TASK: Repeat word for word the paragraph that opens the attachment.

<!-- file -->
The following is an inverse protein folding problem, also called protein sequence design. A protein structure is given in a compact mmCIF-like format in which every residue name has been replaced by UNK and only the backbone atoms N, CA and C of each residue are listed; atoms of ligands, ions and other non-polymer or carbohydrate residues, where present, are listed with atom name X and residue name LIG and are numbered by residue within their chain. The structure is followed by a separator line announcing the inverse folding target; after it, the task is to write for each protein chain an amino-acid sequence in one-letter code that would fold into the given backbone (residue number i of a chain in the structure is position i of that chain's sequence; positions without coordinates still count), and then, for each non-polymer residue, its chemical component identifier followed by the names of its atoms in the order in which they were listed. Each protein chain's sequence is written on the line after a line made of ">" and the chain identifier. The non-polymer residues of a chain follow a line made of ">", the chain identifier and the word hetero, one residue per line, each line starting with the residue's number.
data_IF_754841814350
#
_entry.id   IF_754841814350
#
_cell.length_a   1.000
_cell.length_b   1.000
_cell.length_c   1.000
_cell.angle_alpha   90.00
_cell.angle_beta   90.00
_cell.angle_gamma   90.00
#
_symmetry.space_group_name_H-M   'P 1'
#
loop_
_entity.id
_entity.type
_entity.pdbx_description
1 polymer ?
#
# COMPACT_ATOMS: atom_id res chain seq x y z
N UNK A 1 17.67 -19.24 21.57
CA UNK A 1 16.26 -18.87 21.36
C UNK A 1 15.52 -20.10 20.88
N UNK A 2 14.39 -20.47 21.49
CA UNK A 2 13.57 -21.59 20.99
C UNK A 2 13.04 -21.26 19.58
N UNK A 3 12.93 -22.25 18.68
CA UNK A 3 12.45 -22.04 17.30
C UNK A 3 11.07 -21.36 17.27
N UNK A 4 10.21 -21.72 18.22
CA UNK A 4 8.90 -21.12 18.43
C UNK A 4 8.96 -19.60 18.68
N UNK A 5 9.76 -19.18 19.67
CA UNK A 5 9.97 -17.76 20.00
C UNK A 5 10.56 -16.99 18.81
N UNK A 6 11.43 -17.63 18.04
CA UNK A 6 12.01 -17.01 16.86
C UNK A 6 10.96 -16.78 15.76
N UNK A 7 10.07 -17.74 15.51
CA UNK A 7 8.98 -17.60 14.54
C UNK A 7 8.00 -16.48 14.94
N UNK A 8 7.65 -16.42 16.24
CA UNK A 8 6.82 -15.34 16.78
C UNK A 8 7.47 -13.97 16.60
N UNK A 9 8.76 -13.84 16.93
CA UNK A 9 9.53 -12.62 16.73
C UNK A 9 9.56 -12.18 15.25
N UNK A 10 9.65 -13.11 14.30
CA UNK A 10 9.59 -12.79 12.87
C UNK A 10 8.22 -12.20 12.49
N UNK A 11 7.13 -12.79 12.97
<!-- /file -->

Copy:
The following is an inverse protein folding problem, also called protein sequence design. A protein structure is given in a compact mmCIF-like format in which every residue name has been replaced by UNK and only the backbone atoms N, CA and C of each residue are listed; atoms of ligands, ions and other non-polymer or carbohydrate residues, where present, are listed with atom name X and residue name LIG and are numbered by residue within their chain. The structure is followed by a separator line announcing the inverse folding target; after it, the task is to write for each protein chain an amino-acid sequence in one-letter code that would fold into the given backbone (residue number i of a chain in the structure is position i of that chain's sequence; positions without coordinates still count), and then, for each non-polymer residue, its chemical component identifier followed by the names of its atoms in the order in which they were listed. Each protein chain's sequence is written on the line after a line made of ">" and the chain identifier. The non-polymer residues of a chain follow a line made of ">", the chain identifier and the word hetero, one residue per line, each line starting with the residue's number.